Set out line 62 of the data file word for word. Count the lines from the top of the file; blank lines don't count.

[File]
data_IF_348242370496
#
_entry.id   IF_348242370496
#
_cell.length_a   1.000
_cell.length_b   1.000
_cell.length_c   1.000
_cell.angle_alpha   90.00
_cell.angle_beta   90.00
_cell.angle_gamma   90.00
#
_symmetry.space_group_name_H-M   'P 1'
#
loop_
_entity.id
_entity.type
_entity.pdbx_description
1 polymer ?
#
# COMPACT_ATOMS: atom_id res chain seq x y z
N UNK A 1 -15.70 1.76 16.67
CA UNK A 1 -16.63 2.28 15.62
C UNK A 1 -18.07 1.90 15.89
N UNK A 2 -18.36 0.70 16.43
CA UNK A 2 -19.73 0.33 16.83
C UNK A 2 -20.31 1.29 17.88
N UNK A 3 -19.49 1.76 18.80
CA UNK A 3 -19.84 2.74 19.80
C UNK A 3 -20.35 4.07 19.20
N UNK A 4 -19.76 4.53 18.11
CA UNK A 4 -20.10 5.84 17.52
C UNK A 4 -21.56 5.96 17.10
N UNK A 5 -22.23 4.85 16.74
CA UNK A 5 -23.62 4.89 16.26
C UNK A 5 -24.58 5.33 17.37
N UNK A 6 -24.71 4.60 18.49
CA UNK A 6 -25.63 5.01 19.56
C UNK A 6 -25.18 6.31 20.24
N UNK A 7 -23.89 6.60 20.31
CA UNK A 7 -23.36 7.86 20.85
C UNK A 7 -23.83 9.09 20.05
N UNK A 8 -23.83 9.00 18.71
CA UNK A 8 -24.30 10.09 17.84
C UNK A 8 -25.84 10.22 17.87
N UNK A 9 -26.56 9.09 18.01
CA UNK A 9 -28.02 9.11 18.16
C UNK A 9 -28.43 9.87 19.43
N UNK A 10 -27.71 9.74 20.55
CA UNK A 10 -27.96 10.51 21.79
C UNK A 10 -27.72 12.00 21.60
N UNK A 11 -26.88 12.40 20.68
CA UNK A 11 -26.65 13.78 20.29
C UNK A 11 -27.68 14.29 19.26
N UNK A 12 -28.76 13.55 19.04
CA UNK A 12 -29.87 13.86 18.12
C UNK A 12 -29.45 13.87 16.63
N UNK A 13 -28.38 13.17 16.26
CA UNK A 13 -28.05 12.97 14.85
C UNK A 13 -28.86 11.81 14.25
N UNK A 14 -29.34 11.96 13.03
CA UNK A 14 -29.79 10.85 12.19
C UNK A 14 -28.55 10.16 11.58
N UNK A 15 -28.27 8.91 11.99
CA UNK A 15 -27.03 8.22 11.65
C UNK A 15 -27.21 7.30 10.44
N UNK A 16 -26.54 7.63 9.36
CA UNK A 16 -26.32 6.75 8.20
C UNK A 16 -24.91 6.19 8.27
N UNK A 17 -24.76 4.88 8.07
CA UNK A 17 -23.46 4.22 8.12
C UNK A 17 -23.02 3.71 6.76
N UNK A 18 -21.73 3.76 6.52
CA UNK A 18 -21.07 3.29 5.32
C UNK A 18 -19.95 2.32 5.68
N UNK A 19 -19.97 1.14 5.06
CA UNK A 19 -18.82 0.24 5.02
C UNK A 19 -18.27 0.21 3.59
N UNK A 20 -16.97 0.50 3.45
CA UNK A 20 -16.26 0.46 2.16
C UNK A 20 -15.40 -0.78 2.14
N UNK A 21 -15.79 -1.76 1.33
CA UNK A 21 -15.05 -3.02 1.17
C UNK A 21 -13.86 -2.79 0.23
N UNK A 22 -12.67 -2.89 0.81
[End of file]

C UNK A 14 -28.55 10.16 11.58